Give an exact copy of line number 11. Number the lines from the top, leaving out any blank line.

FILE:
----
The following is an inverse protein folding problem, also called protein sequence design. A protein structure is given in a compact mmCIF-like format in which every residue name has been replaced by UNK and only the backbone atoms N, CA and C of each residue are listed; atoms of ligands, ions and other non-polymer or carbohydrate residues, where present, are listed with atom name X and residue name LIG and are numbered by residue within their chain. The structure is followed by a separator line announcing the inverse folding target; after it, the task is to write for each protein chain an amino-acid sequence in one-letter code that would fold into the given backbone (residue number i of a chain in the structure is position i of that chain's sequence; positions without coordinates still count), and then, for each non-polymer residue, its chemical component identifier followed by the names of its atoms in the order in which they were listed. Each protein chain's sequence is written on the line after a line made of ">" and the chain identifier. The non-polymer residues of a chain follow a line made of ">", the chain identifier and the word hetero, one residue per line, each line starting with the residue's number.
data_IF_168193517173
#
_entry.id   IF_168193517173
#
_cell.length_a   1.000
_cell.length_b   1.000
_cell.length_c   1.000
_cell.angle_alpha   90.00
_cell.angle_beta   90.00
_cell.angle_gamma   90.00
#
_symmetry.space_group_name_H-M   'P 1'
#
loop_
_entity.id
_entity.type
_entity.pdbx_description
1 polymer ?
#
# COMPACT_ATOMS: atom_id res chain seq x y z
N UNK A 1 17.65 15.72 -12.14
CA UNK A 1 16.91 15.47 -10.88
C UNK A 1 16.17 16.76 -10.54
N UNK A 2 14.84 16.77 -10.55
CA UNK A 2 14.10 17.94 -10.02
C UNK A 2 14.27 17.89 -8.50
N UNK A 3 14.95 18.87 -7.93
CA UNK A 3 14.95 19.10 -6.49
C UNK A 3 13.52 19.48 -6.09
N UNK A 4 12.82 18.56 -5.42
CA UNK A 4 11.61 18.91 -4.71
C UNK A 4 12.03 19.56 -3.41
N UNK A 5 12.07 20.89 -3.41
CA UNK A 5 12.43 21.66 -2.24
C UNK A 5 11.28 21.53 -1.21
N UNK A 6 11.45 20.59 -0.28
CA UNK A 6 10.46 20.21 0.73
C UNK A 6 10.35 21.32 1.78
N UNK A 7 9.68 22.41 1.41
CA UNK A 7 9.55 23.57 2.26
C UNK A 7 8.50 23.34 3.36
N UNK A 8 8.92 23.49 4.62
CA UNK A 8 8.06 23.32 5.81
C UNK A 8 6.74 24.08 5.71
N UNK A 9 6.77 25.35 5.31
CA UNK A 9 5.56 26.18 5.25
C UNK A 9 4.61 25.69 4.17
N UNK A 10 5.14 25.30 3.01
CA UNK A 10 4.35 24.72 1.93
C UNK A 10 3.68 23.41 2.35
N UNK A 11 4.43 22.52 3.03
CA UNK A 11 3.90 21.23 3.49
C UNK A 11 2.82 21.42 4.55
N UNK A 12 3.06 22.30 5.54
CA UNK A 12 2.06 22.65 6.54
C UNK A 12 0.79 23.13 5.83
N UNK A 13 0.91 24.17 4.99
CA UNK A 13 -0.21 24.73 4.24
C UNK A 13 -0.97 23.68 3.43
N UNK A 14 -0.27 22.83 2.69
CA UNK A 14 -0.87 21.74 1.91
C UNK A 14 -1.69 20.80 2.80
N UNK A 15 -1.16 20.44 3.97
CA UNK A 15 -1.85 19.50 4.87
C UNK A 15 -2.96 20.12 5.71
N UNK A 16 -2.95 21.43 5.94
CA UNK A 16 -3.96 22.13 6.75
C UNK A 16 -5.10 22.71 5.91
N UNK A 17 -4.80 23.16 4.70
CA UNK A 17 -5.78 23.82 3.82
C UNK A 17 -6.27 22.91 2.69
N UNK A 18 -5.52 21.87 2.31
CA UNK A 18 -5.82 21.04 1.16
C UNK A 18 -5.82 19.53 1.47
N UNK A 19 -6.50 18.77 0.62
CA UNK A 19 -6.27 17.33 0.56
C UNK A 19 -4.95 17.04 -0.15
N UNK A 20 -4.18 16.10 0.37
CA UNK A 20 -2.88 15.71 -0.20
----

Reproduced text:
_cell.angle_gamma   90.00